When Virgil van Dijk rose into the scarlet sky above Anfield to power home a header to make it 1-0 time seemed to stand still. As he so often does, VVD defied gravity as he hung longest in the air to beat Brandon Williams (a severe mismatch) and also Harry Maguire to score. Van Dijk’s dominance is somehow still surprising and awe-inspiring. It shouldn’t be. The man who finished only second to Lionel Messi in the Ballon d’Or voting led Liverpool to UEFA Champions League glory last season and since his arrival from Southampton in January 2018, Liverpool have become a totally different team. One which feeds off and now exudes the same confidence their silky Dutchman displays every single time he steps on the pitch. In tight situations he has held their defense together and he makes everybody around him better. They have now secured seven-straight shutouts with Joe Gomez alongside him as Joel Matip has been out injured.

If Liverpool, as expected, win the Premier League this season and make a deep UCL run, there’s no doubt Virgil van Dijk will be crowned the best player on the planet when all is said and done in 2020. His positioning is flawless, he is calm on the ball and he pushes on the team when they need it. When we look back on the success of this Liverpool team, the arrival of Virgil van Dijk will usurp that of Salah, Mane and Firmino.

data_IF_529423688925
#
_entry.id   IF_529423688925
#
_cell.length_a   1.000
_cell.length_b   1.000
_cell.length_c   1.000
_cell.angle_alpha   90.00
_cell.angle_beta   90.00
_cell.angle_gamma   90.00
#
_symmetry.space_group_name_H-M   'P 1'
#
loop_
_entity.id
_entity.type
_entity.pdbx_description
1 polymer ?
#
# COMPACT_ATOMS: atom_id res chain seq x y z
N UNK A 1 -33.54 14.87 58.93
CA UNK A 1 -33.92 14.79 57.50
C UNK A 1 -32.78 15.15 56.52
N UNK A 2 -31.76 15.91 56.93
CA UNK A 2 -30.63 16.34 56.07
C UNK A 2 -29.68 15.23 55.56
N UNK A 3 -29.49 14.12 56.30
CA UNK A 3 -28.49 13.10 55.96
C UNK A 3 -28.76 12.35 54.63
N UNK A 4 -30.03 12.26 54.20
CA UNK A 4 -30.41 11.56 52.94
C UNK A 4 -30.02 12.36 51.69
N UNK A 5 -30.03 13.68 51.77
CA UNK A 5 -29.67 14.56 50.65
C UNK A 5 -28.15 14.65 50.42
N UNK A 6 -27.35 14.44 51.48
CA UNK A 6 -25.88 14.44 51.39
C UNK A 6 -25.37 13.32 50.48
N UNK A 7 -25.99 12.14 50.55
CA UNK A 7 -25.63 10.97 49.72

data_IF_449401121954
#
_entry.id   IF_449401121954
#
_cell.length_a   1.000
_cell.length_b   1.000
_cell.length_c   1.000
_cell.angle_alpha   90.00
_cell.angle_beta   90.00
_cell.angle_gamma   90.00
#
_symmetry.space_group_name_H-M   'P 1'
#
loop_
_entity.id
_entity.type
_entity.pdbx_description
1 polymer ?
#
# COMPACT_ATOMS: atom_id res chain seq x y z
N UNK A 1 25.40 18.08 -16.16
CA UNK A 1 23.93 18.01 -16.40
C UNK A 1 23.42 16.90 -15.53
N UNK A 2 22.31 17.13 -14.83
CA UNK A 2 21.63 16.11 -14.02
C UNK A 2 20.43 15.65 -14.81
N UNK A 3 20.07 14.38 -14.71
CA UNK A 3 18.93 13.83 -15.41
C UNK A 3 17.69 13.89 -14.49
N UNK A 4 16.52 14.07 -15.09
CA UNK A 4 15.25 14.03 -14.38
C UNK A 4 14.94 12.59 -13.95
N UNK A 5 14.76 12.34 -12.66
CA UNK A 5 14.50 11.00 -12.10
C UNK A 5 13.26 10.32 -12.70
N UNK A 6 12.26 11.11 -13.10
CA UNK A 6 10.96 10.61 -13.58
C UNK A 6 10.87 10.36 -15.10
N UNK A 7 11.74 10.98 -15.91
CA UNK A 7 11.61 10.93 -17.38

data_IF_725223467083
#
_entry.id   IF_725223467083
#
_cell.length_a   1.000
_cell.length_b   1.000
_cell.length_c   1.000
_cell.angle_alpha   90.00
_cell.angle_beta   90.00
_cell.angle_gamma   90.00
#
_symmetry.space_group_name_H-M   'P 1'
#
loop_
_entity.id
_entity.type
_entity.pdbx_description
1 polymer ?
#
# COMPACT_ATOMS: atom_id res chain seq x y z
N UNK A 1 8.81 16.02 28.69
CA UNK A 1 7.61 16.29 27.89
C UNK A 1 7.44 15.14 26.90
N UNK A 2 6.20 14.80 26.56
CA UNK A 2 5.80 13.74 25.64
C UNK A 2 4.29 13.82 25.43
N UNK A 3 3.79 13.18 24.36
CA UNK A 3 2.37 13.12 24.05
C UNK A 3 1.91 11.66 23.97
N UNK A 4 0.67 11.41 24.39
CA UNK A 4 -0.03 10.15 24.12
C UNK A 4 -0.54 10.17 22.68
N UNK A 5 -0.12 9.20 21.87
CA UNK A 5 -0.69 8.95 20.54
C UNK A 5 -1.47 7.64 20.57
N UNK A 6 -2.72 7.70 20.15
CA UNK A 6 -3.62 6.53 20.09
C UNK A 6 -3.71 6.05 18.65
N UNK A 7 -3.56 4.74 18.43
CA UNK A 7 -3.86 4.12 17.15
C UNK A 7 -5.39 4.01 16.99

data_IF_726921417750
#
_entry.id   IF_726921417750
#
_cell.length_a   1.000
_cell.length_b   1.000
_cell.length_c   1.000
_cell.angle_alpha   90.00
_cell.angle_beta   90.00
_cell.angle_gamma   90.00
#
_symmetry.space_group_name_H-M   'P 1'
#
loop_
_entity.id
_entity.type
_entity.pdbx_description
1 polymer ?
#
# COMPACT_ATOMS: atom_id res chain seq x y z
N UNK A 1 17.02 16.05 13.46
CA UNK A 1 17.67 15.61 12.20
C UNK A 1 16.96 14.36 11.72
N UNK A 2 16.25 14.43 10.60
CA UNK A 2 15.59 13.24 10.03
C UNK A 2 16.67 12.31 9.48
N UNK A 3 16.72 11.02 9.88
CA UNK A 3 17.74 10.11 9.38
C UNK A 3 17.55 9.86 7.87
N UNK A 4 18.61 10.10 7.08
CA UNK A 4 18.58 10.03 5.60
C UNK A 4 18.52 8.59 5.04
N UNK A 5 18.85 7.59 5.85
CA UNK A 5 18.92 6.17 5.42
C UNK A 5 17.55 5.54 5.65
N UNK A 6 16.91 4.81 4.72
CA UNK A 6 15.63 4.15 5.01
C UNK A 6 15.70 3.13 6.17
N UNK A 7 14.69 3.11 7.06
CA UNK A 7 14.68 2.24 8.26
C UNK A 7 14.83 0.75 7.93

TIME TO ORDER THE RED RIBBONS

Liverpool are 16 points clear at the top of the Premier League table with 16 games to go and they have a game in hand. They are going to win the title for the first time in over 30 years. We all know that, even if their fans and everybody around the club refuses to admit it. When the notion of winning the title was raised in the pubs around Anfield before the game, people were told to be quiet. But others are so confident they are predicting a title win after a win at Everton on March 14. Liverpool have lost just one Premier League game in their last 61, away at Man City last season, and they’ve now gone 39 games unbeaten.

There is just no way this Liverpool side will cough up the kind of points they need to in order to let their grasp on the title slip, plus they know Man City are out of form and out of luck with injuries, while Leicester City have totally come unstuck. If you are a Liverpool fan the final months of the season are about to be as much of a cakewalk to the title as possible and this brilliant, perfectly balanced, dynamic and devastating team will receive the guard of honor for the final two months of the 2019-20 campaign. Records will tumble, unbeaten runs will continue and Liverpool will win the title.